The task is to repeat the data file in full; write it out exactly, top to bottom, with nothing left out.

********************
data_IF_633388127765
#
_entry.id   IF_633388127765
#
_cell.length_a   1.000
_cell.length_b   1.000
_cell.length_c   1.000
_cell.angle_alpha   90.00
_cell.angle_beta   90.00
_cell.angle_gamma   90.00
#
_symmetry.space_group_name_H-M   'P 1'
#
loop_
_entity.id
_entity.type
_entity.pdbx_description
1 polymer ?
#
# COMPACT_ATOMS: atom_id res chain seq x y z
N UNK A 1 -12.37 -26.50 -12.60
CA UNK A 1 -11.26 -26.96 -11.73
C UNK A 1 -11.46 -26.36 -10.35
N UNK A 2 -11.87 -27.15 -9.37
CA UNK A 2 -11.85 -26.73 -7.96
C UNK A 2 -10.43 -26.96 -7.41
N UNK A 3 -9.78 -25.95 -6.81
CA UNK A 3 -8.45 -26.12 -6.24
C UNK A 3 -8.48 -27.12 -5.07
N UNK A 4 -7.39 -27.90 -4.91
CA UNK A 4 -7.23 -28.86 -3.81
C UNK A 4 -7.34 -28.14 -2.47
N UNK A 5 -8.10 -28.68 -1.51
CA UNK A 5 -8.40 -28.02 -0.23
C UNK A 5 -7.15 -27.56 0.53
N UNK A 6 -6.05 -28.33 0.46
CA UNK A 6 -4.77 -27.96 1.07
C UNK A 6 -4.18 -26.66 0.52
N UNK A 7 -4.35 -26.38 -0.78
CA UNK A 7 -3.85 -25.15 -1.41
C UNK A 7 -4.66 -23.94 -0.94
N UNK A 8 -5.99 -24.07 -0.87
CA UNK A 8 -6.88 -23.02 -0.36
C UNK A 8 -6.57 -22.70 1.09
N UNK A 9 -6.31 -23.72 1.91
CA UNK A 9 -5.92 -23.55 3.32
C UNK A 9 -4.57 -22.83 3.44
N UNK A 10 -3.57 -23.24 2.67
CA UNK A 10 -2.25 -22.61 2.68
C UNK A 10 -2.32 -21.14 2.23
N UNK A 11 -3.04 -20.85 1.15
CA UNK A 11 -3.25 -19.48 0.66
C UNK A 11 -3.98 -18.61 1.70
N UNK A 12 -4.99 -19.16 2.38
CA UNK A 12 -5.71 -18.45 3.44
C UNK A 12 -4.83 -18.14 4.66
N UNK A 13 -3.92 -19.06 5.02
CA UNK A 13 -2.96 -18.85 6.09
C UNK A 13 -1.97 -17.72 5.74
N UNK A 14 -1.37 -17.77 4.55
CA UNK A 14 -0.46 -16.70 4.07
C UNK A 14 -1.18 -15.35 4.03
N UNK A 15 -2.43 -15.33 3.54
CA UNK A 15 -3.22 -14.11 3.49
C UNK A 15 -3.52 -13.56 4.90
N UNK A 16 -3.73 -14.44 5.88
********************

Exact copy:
data_IF_633388127765
#
_entry.id   IF_633388127765
#
_cell.length_a   1.000
_cell.length_b   1.000
_cell.length_c   1.000
_cell.angle_alpha   90.00
_cell.angle_beta   90.00
_cell.angle_gamma   90.00
#
_symmetry.space_group_name_H-M   'P 1'
#
loop_
_entity.id
_entity.type
_entity.pdbx_description
1 polymer ?
#
# COMPACT_ATOMS: atom_id res chain seq x y z
N UNK A 1 -12.37 -26.50 -12.60
CA UNK A 1 -11.26 -26.96 -11.73
C UNK A 1 -11.46 -26.36 -10.35
N UNK A 2 -11.87 -27.15 -9.37
CA UNK A 2 -11.85 -26.73 -7.96
C UNK A 2 -10.43 -26.96 -7.41
N UNK A 3 -9.78 -25.95 -6.81
CA UNK A 3 -8.45 -26.12 -6.24
C UNK A 3 -8.48 -27.12 -5.07
N UNK A 4 -7.39 -27.90 -4.91
CA UNK A 4 -7.23 -28.86 -3.81
C UNK A 4 -7.34 -28.14 -2.47
N UNK A 5 -8.10 -28.68 -1.51
CA UNK A 5 -8.40 -28.02 -0.23
C UNK A 5 -7.15 -27.56 0.53
N UNK A 6 -6.05 -28.33 0.46
CA UNK A 6 -4.77 -27.96 1.07
C UNK A 6 -4.18 -26.66 0.52
N UNK A 7 -4.35 -26.38 -0.78
CA UNK A 7 -3.85 -25.15 -1.41
C UNK A 7 -4.66 -23.94 -0.94
N UNK A 8 -5.99 -24.07 -0.87
CA UNK A 8 -6.88 -23.02 -0.36
C UNK A 8 -6.57 -22.70 1.09
N UNK A 9 -6.31 -23.72 1.91
CA UNK A 9 -5.92 -23.55 3.32
C UNK A 9 -4.57 -22.83 3.44
N UNK A 10 -3.57 -23.24 2.67
CA UNK A 10 -2.25 -22.61 2.68
C UNK A 10 -2.32 -21.14 2.23
N UNK A 11 -3.04 -20.85 1.15
CA UNK A 11 -3.25 -19.48 0.66
C UNK A 11 -3.98 -18.61 1.70
N UNK A 12 -4.99 -19.16 2.38
CA UNK A 12 -5.71 -18.45 3.44
C UNK A 12 -4.83 -18.14 4.66
N UNK A 13 -3.92 -19.06 5.02
CA UNK A 13 -2.96 -18.85 6.09
C UNK A 13 -1.97 -17.72 5.74
N UNK A 14 -1.37 -17.77 4.55
CA UNK A 14 -0.46 -16.70 4.07
C UNK A 14 -1.18 -15.35 4.03
N UNK A 15 -2.43 -15.33 3.54
CA UNK A 15 -3.22 -14.11 3.49
C UNK A 15 -3.52 -13.56 4.90
N UNK A 16 -3.73 -14.44 5.88